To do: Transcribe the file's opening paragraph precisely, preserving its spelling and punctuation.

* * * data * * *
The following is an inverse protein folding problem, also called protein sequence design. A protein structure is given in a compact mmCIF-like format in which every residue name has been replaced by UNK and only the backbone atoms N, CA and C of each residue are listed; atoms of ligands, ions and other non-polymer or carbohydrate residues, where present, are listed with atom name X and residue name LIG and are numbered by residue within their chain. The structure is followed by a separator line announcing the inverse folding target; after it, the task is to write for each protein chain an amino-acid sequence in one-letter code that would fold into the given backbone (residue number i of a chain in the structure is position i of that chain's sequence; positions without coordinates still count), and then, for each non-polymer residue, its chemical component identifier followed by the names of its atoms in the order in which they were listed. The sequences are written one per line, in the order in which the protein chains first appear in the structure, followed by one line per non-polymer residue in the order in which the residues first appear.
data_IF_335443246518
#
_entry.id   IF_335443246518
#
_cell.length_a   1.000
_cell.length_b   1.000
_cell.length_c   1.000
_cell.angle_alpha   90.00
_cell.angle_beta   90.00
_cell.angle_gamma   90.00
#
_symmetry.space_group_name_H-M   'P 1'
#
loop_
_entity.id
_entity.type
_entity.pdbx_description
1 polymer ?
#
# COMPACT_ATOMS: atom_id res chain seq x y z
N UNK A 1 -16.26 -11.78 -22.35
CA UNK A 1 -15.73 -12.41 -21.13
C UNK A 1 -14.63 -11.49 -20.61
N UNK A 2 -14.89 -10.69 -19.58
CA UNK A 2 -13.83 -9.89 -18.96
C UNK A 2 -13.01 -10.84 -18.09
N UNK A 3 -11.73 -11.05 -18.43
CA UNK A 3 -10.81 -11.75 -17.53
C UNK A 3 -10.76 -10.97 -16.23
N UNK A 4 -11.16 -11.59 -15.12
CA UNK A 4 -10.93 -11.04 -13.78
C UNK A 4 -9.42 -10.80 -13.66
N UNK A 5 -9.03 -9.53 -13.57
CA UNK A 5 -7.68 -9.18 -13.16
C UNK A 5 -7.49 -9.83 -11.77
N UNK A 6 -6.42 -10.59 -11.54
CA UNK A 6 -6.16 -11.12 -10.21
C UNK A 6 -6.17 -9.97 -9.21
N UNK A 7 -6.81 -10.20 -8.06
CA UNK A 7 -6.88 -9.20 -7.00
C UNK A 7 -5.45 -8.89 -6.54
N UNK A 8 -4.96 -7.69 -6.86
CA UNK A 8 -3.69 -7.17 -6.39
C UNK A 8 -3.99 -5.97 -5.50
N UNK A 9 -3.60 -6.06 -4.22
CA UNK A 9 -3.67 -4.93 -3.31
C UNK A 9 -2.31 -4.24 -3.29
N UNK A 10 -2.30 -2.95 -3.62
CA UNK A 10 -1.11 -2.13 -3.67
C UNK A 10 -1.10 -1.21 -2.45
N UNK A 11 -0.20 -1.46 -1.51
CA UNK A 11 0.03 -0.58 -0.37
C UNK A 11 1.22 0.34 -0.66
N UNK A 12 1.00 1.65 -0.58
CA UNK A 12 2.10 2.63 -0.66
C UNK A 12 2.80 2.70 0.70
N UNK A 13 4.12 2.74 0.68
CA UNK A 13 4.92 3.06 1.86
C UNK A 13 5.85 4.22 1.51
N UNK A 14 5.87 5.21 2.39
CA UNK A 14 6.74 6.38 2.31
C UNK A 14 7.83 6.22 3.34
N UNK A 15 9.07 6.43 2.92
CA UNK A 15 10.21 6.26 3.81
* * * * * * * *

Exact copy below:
The following is an inverse protein folding problem, also called protein sequence design. A protein structure is given in a compact mmCIF-like format in which every residue name has been replaced by UNK and only the backbone atoms N, CA and C of each residue are listed; atoms of ligands, ions and other non-polymer or carbohydrate residues, where present, are listed with atom name X and residue name LIG and are numbered by residue within their chain. The structure is followed by a separator line announcing the inverse folding target; after it, the task is to write for each protein chain an amino-acid sequence in one-letter code that would fold into the given backbone (residue number i of a chain in the structure is position i of that chain's sequence; positions without coordinates still count), and then, for each non-polymer residue, its chemical component identifier followed by the names of its atoms in the order in which they were listed. The sequences are written one per line, in the order in which the protein chains first appear in the structure, followed by one line per non-polymer residue in the order in which the residues first appear.